Let the worst of times bring out the best in you

by Edric Sng // February 9, 2023, 6:10 pm

Crowds gather at the collection centre for donations in the wake of the Turkey-Syria earthquake, 9 Feb 2023.

Crowds gather at the collection centre for donations in the wake of the Turkey-Syria earthquake, 9 Feb 2023.

My first month in a newsroom was December 2004. If that month sounds familiar, it’s because that was the month of the deadly Indian Ocean earthquake and tsunami which claimed more than 200,000 lives.

It was the deadliest tsunami in history. But while such a death toll is rarely matched, I came to realise that massive disasters are not uncommon.

In the 18-plus years since then, we have seen the Kashmir earthquake of 2005 (87,000 dead), Myanmar decimated by Cyclone Nargis (138,000 dead), the 2010 Haiti earthquake (more than 300,000 dead by some estimations) and the 2011 Tohoku earthquake and tsunami (almost 20,000 dead), which led to the Fukushima Daiichi nuclear disaster.

Move your hands, and you will slowly move your heart.

Then there are unnatural disasters – the ravages of war. Iraq, Darfur, Syria, Yemen, Ukraine. Millions dead.

After a while, working in the newsroom – just as it may be for the newspaper reader or TV viewer at home – death tolls can easily become mere numbers, distant statistics.

I saw the jaded journalists around me and knew how easy it would be to slip down that path. Every disaster becomes just another front-page headline that would be page 12 news within a week, and within a month it’s not even worth putting on newsprint.

And so in December 2004, I resolved not to allow that to happen to me. As soon as my newsroom shift ended – or in the day before my late shift started – I went to wherever people were responding, and instead of being among the news ranks interviewing the volunteers, I swapped roles and became a volunteer myself, packing shipments meant for the tsunami survivors.

Move your hands, and you will slowly move your heart.

Open hearts, open eyes

I paused after writing that previous paragraph to watch another video making its rounds via Whatsapp – a compilation of buildings collapsing due to Monday’s earthquake.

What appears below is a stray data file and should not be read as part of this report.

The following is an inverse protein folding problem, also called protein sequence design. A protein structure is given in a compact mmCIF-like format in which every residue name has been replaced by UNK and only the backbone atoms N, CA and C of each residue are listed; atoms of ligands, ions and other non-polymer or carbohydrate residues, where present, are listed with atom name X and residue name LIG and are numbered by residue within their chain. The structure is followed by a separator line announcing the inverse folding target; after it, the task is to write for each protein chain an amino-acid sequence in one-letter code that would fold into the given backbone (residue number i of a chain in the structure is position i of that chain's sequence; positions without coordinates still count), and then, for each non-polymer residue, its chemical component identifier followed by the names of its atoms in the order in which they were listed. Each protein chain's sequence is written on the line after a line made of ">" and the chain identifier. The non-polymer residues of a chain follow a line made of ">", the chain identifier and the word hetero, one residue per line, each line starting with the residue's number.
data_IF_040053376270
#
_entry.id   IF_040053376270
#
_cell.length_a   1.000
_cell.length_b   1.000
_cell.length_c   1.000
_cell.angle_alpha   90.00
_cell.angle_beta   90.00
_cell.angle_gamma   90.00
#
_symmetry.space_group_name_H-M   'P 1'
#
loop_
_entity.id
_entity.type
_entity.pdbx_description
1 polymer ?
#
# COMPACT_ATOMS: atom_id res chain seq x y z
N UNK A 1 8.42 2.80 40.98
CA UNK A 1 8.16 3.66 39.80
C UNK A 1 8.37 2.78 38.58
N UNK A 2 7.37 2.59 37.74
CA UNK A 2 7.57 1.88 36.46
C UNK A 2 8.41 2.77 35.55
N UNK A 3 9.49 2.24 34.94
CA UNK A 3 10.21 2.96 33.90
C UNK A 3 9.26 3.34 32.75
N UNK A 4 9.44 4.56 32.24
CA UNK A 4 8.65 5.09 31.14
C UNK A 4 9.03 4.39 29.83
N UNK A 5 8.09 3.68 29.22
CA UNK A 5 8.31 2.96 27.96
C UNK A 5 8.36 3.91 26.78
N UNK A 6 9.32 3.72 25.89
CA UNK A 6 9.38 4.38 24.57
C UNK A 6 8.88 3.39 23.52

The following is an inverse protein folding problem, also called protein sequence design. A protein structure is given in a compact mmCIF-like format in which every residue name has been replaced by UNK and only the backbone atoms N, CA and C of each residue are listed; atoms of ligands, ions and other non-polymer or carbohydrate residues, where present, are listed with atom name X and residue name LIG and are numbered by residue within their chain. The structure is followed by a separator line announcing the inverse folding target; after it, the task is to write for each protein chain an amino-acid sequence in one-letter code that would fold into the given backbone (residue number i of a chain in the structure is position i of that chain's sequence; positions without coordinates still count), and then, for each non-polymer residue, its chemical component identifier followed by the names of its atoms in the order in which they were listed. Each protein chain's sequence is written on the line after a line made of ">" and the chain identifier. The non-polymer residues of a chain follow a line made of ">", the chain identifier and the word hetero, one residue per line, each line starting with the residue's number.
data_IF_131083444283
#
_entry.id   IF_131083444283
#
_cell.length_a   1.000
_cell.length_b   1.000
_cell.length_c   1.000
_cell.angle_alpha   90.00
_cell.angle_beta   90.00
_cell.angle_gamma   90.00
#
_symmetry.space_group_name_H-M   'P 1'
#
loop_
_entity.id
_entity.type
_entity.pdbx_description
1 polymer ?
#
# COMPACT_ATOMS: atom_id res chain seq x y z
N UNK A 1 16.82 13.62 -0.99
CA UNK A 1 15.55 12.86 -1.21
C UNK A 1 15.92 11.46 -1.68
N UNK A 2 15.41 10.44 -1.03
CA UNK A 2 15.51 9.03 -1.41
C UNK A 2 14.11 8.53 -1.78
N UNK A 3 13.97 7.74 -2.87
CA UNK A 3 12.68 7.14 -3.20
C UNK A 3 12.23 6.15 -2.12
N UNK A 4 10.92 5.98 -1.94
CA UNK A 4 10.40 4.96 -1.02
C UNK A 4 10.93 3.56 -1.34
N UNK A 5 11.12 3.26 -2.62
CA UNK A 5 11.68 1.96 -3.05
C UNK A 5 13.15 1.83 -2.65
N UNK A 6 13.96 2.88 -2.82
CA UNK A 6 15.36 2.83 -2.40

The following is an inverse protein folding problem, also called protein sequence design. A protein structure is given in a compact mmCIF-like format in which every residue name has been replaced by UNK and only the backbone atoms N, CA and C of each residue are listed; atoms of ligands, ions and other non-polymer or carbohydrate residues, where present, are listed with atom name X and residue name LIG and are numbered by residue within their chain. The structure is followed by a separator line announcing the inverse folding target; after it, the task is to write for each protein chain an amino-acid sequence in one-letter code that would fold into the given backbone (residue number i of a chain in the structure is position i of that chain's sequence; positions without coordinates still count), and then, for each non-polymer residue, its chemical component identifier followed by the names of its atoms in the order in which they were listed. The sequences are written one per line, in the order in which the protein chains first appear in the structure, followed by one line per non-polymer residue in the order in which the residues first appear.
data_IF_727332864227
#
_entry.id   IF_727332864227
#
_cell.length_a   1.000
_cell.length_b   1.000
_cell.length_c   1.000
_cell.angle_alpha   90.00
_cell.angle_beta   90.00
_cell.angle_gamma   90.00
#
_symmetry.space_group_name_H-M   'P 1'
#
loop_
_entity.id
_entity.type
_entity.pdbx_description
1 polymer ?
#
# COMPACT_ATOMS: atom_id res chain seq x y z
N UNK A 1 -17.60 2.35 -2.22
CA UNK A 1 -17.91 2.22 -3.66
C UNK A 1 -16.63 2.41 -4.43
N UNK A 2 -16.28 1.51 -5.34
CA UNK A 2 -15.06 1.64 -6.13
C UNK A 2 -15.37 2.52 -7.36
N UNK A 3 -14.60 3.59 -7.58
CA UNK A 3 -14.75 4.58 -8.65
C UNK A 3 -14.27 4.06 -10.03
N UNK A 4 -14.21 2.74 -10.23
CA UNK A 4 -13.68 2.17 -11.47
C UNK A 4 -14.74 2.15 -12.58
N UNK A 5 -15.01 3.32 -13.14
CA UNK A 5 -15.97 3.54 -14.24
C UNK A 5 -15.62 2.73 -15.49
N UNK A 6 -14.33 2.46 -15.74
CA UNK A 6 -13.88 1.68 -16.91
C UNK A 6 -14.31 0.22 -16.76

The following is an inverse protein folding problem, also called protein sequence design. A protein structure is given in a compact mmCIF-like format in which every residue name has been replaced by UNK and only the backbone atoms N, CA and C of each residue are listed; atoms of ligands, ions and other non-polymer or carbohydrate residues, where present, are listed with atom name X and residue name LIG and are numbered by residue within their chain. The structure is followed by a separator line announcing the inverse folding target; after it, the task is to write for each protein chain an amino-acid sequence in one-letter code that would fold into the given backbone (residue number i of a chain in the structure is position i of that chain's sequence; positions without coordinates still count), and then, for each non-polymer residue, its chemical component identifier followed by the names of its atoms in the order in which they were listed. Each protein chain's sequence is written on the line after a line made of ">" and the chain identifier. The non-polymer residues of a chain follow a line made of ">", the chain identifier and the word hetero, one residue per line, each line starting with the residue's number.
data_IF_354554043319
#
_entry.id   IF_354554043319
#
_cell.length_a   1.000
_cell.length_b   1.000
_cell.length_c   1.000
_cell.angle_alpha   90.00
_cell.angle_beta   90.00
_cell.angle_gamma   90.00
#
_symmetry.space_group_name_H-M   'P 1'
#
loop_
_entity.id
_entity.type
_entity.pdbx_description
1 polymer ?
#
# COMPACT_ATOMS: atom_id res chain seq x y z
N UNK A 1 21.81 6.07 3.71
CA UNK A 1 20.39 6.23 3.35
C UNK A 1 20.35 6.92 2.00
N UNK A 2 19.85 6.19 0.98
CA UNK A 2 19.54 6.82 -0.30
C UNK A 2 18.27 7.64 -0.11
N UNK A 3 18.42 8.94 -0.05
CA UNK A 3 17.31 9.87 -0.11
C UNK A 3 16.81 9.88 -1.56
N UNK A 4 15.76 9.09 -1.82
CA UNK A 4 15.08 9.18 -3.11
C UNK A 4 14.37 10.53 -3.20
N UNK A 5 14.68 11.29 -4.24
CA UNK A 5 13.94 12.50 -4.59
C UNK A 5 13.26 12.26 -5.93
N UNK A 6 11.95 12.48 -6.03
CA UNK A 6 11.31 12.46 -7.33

“The earth is broken up,
the earth is split asunder,
the earth is violently shaken.”
– Isaiah 24:19

The visual is so difficult to watch. Does not compute. Buildings should not behave that way.

But we cannot avert our eyes from those in need. “He who shuts his eyes to the poor shall have many a curse.” (Proverbs 28:27)

“If a man shuts his ears to the cry of the poor, he too will cry out and not be answered.” (Proverbs 21:13)

Then a different visual comes to mind. An hour ago I was at one of the collection centres for public donations, watching near-arguments ensue as volunteers and members of the public jostled for space about an overflowing and still-growing heap of diapers and other donations.

We cannot avert our eyes from those in need.

Friction aside – this is a good thing. Big-hearted people finding time in the middle of a busy day to pack or buy the needed items, sacrificing time and money. We are far removed from the Middle East, and for now we do whatever we can do.

There is another collection of medical supplies coming up this weekend, organised by Relief Singapore. As a member of the church which is the collection centre, already I am seeing requests coming through: 

  • “I have thousands of spare blankets, do they need them?” 
  • “I work in a pharmacy, how much can the organisers take?”
  • “I work as a helper in Singapore, but I have a few boxes of medicine expiring in April, will they be accepted?”

If these are the worst in times – let them bring out the best in us. Volunteer. Donate. Stay updated. Look for ways to help. (See the sidebar on “How you can help” below.) And above all else, pray.

Open hearts, open hands

And what next, after this disaster? Shut down our hearts and wait for the next earthquake to stir us?

There’s a verse I’ve been meditating on, Deuteronomy 15:11. It starts: “There will always be poor people in the land.” 

I’ve heard this used as justification for not being generous. There’s no end to the need, so there’s no point trying to meet every need.

Of course, we can’t give everything to everyone everywhere all at once. Stewardship – discernment – wisdom.

But embrace the heart of the verse, which continues: “… Therefore I command you to be openhanded toward your fellow Israelites who are poor and needy in your land.”

Because there is need, we must open our hands wide to them in compassion and charity. Because there are poor among us, we need to learn to keep on giving, and ever more generously – the worst of times bringing out the best in us.


“I immediately ran to my children; I did not know which one to carry”: Survivor of devastating Turkey earthquake

Turkey-Syria earthquake: Relief Singapore conducting medical supplies donation drive this weekend

Singaporeans stream in to give towards victims of Turkey/Syria earthquake: Last day of Relief Singapore’s donation drive tomorrow

“The devastation is immense. We need medicine, food, water”: Church leaders race against time to help freezing survivors

Here's how you can help

To help with the massive needs following the devastating earthquake, you can donate to these organisations based in Singapore that are either supporting or engaged in rescue and relief efforts in Turkey and Syria:

About the author

Edric Sng

Edric was a news editor across digital, newspaper and TV newsrooms in Singapore before he gave it all up to become Editor of Salt&Light and He's a father to five, and husband to one.